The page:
“The death of business travel has been exaggerated by a number of pundits, people saying it’s going to be down 50 percent or 30 percent. I think it’s going to be impacted on the margin,” IHG Hotels & Resorts president and CEO Keith Barr said Tuesday during a quarterly earnings call.
Barr agreed that some business trips will be replaced by technology, but he’s bullish on medium-term business travel returning. “Travel budgets will gradually increase as people have more and more confidence to travel,” he said.
IHG has less exposure to the declines in corporate transient and group bookings, given its core mainstream business leans toward nondiscretionary business travel and has a high component of leisure travel, he explained. Still, full-year 2020 group revenue per available room was down 63 percent year over year on a comparable basis and includes the adverse impact from hotels that were temporarily closed, said IHG CFO Paul Edgecliffe-Johnson. “The travel restrictions and physical distancing measures in our key markets around the world contributed to an occupancy decline of just under 30 percentage points, with rates down 17 percent,” he said.
I think the business recovery will be more robust than people are giving it credit for.”
IHG Hotels & Resorts’ Keith Barr
But Barr sees opportunity. Referencing calls he said he recently held with CEOs, he said many are looking to reduce office-space footprints and have at least some people continue to work remotely. “Instead of driving to the office five days a week, they may have to fly in once a month,” Barr said. With smaller offices and less meeting space, those workers will “have to use hotels as gathering places to do things in the past they’ve done in their offices, which could be true drivers of demand overall. So I think the business recovery will be more robust than people are giving it credit for.”
Push on Rooms Growth
IHG’s year-over-year net rooms growth in 2020 totaled 0.3 percent to 886,000 rooms across 5,964 hotels—or 2.2 percent excluding the loss of 17,000 Service Properties Trust rooms—but the company is seeing conversion activity pick up, the company reported. Its pipeline, though down 3.8 percent to 272,000 rooms across 1,815 hotels, now represents about 30 percent of its current system size, the company said.
“The long-term confidence we share with our owners was reflected by another 285 hotels opening during the year and an average of almost one new signing a day,” Barr said in a statement. “Conversion activity increased across our brand portfolio, including the launch of Voco in the U.S. and China, taking the brand to more than 20 countries. We’re building Avid and Atwell Suites to be future brands of scale, while continuing to drive the growth of our established brands, with strong performances for Hotel Indigo and Kimpton, and our Holiday Inn brand family accounting for 60 percent of all openings and half of all signings in 2020.”
The 285 hotels with about 39,000 rooms represented 4.5 percent gross growth for openings year over year. The company signed 56,000 rooms across 360 hotels in 2020. Conversions represented 25 percent of all new openings for the year, as well as 25 percent of 2020 signings. About 40 percent of the current pipeline was under construction as of Dec. 31.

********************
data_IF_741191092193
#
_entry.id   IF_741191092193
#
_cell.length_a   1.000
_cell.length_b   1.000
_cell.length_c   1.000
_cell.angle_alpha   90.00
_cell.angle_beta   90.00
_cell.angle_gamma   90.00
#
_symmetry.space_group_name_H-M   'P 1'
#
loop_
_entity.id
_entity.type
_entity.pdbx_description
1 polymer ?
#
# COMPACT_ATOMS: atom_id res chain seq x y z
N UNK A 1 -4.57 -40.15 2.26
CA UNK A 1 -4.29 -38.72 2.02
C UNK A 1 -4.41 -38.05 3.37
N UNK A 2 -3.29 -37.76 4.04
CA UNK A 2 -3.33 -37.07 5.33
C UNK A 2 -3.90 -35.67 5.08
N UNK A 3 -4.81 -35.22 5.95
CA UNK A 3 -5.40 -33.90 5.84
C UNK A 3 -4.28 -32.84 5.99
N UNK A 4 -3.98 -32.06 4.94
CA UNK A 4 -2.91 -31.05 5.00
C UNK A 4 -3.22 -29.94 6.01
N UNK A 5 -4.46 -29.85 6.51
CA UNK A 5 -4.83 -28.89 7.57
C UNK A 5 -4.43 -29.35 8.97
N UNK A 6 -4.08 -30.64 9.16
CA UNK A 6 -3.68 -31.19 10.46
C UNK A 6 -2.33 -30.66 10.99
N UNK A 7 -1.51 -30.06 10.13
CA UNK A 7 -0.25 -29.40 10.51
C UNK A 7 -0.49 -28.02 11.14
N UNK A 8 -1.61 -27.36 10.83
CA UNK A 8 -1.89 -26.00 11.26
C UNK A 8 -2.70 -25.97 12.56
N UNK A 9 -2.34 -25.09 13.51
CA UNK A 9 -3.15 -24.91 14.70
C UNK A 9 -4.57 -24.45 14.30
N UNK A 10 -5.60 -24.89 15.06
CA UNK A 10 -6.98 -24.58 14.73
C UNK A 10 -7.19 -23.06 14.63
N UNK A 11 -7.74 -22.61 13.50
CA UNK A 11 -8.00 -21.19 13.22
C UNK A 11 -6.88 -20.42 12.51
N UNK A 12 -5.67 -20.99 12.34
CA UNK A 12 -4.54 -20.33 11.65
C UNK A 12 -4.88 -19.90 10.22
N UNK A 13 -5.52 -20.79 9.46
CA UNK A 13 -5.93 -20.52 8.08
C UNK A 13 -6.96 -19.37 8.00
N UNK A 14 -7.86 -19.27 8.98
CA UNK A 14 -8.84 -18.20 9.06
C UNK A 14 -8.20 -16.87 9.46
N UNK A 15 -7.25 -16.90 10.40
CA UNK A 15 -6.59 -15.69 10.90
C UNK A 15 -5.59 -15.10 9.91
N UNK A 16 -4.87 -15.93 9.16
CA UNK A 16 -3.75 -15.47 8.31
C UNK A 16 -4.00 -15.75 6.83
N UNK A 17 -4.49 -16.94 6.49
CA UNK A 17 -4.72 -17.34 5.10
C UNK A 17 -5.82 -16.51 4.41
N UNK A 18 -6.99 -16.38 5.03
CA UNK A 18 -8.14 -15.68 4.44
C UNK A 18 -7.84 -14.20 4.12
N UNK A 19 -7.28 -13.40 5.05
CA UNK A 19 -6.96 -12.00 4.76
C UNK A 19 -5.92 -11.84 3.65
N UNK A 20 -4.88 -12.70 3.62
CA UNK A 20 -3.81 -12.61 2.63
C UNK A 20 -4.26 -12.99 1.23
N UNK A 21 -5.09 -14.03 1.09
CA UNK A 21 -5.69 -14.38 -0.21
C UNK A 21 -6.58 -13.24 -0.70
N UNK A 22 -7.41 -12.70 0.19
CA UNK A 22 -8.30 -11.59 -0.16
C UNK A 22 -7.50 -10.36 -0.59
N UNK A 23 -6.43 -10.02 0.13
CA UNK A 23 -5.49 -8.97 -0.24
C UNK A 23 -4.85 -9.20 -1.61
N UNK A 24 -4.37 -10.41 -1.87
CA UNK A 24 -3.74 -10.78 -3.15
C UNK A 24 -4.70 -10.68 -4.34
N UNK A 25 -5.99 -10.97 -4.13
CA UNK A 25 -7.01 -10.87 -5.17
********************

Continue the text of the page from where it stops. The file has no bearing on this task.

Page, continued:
The company’s pipeline is strongly weighted toward the currently better-performing midscale segment, with midscale and upper-midscale properties accounting for 61 percent. Upscale accounts for 31 percent, while luxury represents 8 percent.
IHG’s Voco brand now is in more than 20 countries with 50 hotels opened and signed since its launch in 2018, and the company aims to have 200 hotels within 10 years. It represented 13 percent of IHG’s conversion signings globally in 2020. The midscale Avid is the next brand poised to scale, according to the company. Since its 2017 launch, there have been more than 200 signings, with 24 open to date.
Holiday Inn Express had 136 new openings in 2020, with 132 signings. Its pipeline, at 683 hotels, is about 20 percent of the brand’s current portfolio. IHG extended-stay brands Staybridge Suites and Candlewood Suites reported nearly 60 percent occupancy for the year. Combined, they represented 25 signings and 44 openings in 2020.
Q4 and Full-Year 2020 Performance Metrics
IHG’s fourth-quarter global comparable revenue per available room declined 53.2 percent year over year. Average daily room dropped 22.4 percent, and occupancy was down 26.5 percentage points to 40.4 percent.
The Europe, the Middle East, Africa and Asia region reported the steepest fourth-quarter RevPAR and occupancy declines at 70.5 percent and 44.9 percentage points, respectively. Greater China had the best results of all the regions, with quarterly RevPAR down just 18.2 percent, ADR off by 8.6 percent and occupancy dropping only 6.7 percentage points year over year. The Americas were in the middle, with a 49.5 percent RevPAR decline, 24.4 percent ADR drop and occupancy off by 23.1 percentage points to 41.7 percent.
For full-year 2020, IHG’s RevPAR was down year over year by 52.5 percent, ADR declined 17 percent and occupancy tumbled 29.5 percentage points to 39.5 percent. Again, Greater China reported the best results, followed by the Americas, then EMEAA. Among the brands, IHG’s extended-stay portfolio declined the least in key performance metrics, mirroring other hotel company results for the quarter and year.